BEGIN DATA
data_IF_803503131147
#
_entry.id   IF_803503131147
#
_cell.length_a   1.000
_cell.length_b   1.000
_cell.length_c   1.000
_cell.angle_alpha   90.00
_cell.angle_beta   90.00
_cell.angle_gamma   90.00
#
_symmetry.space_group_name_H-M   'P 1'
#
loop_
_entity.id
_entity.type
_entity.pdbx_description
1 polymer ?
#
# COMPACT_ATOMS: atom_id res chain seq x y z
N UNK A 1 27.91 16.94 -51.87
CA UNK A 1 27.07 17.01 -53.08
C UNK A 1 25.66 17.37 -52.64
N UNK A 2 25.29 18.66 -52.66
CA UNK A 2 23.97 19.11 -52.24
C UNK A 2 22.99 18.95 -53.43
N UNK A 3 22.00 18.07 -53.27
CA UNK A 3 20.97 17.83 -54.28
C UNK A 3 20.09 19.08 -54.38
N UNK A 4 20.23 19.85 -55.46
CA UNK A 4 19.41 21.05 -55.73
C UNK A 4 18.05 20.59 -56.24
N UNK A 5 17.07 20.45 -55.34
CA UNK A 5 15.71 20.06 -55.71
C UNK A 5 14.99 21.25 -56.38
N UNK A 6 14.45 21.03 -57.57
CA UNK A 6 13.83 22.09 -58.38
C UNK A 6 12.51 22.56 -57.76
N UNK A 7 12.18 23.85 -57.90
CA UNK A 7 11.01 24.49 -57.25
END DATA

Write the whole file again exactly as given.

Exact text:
data_IF_803503131147
#
_entry.id   IF_803503131147
#
_cell.length_a   1.000
_cell.length_b   1.000
_cell.length_c   1.000
_cell.angle_alpha   90.00
_cell.angle_beta   90.00
_cell.angle_gamma   90.00
#
_symmetry.space_group_name_H-M   'P 1'
#
loop_
_entity.id
_entity.type
_entity.pdbx_description
1 polymer ?
#
# COMPACT_ATOMS: atom_id res chain seq x y z
N UNK A 1 27.91 16.94 -51.87
CA UNK A 1 27.07 17.01 -53.08
C UNK A 1 25.66 17.37 -52.64
N UNK A 2 25.29 18.66 -52.66
CA UNK A 2 23.97 19.11 -52.24
C UNK A 2 22.99 18.95 -53.43
N UNK A 3 22.00 18.07 -53.27
CA UNK A 3 20.97 17.83 -54.28
C UNK A 3 20.09 19.08 -54.38
N UNK A 4 20.23 19.85 -55.46
CA UNK A 4 19.41 21.05 -55.73
C UNK A 4 18.05 20.59 -56.24
N UNK A 5 17.07 20.45 -55.34
CA UNK A 5 15.71 20.06 -55.71
C UNK A 5 14.99 21.25 -56.38
N UNK A 6 14.45 21.03 -57.57
CA UNK A 6 13.83 22.09 -58.38
C UNK A 6 12.51 22.56 -57.76
N UNK A 7 12.18 23.85 -57.90
CA UNK A 7 11.01 24.49 -57.25